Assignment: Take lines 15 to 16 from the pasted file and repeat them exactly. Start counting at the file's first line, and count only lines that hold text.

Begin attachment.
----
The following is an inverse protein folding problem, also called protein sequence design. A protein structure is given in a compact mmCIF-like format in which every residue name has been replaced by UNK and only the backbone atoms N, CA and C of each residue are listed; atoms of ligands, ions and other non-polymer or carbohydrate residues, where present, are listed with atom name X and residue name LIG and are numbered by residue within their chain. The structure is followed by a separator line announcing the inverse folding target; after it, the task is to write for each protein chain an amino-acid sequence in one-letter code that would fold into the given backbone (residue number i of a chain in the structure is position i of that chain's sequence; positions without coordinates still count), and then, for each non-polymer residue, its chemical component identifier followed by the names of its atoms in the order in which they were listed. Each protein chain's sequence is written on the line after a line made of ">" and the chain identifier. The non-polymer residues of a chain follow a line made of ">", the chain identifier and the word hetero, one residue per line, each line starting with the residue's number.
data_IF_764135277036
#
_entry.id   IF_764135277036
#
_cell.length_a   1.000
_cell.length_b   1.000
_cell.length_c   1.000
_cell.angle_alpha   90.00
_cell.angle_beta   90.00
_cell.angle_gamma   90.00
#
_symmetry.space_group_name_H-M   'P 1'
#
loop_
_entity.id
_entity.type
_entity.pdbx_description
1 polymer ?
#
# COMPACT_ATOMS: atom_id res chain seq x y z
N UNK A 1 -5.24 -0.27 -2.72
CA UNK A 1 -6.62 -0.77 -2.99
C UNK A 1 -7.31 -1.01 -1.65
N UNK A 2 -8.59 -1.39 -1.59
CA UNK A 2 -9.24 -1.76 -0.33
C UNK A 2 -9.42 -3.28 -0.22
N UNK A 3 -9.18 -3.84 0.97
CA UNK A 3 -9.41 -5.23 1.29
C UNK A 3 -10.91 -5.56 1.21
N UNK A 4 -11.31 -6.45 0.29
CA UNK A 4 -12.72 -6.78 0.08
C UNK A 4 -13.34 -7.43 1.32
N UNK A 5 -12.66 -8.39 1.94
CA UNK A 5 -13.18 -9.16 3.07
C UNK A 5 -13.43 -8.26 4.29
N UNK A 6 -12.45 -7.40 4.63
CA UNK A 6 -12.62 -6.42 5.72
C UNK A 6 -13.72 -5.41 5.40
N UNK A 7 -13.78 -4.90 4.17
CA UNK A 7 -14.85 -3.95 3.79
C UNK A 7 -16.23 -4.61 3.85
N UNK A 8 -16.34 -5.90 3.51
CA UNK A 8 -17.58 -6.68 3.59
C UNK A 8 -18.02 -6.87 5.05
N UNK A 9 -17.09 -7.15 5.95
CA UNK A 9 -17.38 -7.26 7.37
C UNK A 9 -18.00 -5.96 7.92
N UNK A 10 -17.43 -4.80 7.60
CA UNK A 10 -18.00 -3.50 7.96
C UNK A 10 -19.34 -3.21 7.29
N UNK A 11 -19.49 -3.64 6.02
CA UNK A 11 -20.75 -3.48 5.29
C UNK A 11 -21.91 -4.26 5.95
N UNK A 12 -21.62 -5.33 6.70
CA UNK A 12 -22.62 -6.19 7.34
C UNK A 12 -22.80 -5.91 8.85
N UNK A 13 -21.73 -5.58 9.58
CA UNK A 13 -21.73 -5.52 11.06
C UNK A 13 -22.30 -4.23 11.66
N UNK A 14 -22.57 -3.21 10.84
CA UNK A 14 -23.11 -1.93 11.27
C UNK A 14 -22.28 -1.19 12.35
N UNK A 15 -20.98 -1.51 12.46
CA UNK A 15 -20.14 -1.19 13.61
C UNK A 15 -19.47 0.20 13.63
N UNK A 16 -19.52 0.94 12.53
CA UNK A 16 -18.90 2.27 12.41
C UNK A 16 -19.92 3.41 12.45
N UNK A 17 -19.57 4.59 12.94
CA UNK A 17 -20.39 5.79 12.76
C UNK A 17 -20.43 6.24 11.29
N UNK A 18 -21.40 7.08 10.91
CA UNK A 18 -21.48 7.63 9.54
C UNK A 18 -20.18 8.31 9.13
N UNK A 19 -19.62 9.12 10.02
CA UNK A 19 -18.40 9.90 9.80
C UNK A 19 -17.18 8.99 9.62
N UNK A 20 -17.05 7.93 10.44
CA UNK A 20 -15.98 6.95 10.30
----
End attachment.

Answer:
loop_
_entity.id